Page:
n October of 2005, Alexa was 18 months old. She had a small bump at the bottom outside corner of her left eye. It was not worrisome as it would depress when touched but it was not normal. Our pediatrician referred us to an ophthalmologist who referred us to a plastic surgeon at Children's Medical Center of Dallas. On December 12, 2005 after an MRI, we met a doctor who told us that Alexa's bump was in fact caused by a tumor growing behind her eye and it had metastasized from a larger tumor growing on her left adrenal gland. Further testing revealed several other tumors, bone disease, bone marrow disease and a diagnosis of STAGE IV NEUROBLASTOMA.

You can imagine my husband and my reactions. We were devastated but there was hope so we clung to each other and decided to start the fight together. The next day the tumor was removed and her port placed. A few more days later on the 16th she stared chemo therapy. She was extremely sick from the first round. It was the harshest drug, Cisplatin, and although we didn't know it at the time, it was the one that caused her hearing loss at well. Another blow, as Alexa was just beginning to really develop her language and singing skills.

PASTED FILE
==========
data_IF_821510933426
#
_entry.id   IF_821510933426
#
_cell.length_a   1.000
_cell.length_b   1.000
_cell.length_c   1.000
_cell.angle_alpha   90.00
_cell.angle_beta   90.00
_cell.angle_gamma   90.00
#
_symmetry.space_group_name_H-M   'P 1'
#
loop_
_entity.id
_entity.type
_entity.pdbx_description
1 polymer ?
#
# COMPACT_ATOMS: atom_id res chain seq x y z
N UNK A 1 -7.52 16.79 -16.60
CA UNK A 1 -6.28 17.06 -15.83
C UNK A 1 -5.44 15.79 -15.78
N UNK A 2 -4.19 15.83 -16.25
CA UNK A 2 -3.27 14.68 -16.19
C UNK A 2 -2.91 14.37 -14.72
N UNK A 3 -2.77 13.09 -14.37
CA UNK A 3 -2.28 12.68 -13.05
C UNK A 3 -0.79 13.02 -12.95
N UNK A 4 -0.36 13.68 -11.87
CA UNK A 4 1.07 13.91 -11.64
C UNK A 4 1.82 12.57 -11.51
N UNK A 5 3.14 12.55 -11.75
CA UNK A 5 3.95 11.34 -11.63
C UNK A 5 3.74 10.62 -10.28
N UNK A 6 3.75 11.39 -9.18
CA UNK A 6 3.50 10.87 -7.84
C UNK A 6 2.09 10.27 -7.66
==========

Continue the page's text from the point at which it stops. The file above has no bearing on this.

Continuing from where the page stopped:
She was incredibly ill from the chemo and as we headed home from the hospital for the first time on December 21st- she threw up three times before we drove the 32 miles home. On Christmas day, she didn't even care about the presents we had bought. She was too sick to move. I remember she was sitting on my lap and we were visiting with family. All of a sudden she started throwing up again. I rushed her to the sink and talked her through it. She was frightened but she was tough. It was the first of many, many bouts of sickness in her 2 1/2 year journey with cancer.